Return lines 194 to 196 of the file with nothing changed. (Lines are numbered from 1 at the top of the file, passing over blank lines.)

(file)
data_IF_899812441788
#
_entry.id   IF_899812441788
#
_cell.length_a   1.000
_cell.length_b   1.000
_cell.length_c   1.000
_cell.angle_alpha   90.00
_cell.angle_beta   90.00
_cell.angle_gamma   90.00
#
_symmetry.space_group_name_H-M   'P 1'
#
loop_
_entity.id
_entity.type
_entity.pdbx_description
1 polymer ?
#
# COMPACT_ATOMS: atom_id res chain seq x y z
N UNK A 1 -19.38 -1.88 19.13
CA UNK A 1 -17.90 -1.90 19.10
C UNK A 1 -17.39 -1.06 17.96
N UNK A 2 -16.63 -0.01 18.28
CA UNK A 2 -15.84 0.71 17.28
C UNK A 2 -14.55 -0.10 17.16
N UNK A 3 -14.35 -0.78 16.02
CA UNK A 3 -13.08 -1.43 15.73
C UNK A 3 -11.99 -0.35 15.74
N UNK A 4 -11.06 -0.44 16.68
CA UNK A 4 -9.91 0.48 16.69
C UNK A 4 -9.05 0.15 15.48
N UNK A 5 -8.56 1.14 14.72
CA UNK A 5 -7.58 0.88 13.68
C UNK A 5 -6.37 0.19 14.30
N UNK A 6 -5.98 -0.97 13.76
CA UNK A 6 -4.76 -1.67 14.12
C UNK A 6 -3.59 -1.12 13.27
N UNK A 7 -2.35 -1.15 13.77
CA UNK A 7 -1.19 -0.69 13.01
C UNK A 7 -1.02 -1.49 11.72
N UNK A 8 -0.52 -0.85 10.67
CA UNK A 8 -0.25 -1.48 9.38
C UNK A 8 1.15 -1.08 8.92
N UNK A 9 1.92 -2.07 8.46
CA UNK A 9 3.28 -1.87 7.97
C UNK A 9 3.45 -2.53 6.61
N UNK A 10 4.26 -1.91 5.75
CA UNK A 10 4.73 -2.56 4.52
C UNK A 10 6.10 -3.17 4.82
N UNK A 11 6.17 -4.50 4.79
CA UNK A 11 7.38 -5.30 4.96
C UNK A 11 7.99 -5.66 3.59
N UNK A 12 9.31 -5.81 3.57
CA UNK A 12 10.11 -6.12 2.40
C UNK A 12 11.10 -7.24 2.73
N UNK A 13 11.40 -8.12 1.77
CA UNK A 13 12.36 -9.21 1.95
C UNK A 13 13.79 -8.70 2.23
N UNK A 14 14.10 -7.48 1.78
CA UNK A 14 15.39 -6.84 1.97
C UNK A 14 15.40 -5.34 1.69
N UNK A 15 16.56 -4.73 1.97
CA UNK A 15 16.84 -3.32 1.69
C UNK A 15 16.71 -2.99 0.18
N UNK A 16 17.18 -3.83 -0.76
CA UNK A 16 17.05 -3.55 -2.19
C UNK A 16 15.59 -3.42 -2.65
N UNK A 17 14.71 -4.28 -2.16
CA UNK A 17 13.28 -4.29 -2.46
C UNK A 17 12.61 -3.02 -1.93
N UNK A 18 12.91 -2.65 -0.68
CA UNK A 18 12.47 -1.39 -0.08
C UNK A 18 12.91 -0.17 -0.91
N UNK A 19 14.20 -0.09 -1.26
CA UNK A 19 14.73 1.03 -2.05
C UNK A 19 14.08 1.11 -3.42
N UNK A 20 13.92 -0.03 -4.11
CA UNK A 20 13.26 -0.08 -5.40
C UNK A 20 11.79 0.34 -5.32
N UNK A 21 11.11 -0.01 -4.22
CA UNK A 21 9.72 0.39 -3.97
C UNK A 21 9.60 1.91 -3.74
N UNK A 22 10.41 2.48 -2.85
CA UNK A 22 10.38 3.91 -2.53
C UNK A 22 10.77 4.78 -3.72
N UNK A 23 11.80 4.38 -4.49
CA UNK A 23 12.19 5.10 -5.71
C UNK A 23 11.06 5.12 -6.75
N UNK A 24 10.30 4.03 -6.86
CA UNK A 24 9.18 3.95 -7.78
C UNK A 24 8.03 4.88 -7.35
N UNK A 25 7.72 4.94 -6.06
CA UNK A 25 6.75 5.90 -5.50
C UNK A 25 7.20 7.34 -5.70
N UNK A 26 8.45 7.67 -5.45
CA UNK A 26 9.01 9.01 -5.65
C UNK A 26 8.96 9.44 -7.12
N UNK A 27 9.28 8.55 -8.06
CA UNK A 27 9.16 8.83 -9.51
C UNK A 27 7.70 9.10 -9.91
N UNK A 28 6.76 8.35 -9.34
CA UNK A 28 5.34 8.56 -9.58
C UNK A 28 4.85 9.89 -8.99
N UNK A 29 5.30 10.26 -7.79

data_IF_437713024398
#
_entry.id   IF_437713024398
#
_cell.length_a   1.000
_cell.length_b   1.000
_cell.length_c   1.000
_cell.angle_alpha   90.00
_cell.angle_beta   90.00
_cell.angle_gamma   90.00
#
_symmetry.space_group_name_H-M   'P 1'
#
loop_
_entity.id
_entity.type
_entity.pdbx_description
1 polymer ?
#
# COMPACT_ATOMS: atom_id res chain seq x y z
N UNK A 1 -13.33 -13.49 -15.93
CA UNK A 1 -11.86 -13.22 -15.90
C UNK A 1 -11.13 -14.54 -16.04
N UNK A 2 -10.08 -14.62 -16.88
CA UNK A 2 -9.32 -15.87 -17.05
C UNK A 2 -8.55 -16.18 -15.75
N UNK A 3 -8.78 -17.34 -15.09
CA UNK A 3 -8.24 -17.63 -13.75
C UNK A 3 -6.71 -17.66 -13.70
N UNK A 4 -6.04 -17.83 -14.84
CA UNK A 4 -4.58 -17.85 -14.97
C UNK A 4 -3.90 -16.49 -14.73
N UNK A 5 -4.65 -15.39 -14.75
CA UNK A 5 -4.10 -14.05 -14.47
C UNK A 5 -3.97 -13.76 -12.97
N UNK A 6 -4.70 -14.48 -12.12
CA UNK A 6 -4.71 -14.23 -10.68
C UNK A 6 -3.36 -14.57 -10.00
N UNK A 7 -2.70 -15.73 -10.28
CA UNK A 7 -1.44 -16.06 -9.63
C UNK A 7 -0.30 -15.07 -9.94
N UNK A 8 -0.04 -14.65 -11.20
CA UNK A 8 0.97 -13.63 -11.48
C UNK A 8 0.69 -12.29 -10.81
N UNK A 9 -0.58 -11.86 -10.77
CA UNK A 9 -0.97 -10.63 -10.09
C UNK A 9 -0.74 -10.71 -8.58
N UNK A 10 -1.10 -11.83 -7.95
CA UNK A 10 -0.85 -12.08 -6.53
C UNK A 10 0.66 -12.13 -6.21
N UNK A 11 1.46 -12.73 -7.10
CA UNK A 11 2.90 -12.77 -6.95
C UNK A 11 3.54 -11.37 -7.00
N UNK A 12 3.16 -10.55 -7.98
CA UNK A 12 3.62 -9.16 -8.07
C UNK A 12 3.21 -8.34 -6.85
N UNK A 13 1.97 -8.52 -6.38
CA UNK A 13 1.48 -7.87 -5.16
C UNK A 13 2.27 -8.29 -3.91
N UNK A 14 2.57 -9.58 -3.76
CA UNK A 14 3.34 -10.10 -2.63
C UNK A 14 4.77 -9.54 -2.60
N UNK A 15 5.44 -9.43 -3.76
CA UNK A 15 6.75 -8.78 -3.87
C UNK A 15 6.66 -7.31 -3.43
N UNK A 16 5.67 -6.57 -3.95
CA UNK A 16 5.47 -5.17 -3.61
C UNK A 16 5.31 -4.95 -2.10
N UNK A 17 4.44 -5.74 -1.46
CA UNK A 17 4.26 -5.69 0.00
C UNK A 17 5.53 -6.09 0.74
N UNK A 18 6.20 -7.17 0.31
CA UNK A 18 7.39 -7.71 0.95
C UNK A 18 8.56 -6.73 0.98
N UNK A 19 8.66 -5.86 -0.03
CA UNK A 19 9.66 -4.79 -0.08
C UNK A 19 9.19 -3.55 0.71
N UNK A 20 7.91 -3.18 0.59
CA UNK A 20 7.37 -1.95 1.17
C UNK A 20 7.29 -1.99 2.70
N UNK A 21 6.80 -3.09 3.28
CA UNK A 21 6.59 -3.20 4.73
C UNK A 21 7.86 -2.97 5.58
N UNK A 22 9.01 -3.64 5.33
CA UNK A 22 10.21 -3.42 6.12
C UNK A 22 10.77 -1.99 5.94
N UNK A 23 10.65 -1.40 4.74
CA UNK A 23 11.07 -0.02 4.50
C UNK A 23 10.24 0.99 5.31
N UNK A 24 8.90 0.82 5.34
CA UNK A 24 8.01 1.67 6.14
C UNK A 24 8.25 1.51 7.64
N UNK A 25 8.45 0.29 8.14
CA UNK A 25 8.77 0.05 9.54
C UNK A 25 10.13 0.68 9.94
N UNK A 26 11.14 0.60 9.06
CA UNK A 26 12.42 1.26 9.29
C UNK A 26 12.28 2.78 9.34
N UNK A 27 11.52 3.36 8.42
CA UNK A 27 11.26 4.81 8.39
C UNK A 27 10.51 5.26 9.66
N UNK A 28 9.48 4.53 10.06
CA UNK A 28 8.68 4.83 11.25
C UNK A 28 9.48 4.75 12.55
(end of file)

C UNK A 23 10.24 0.99 5.31
N UNK A 24 8.90 0.82 5.34
CA UNK A 24 8.01 1.67 6.14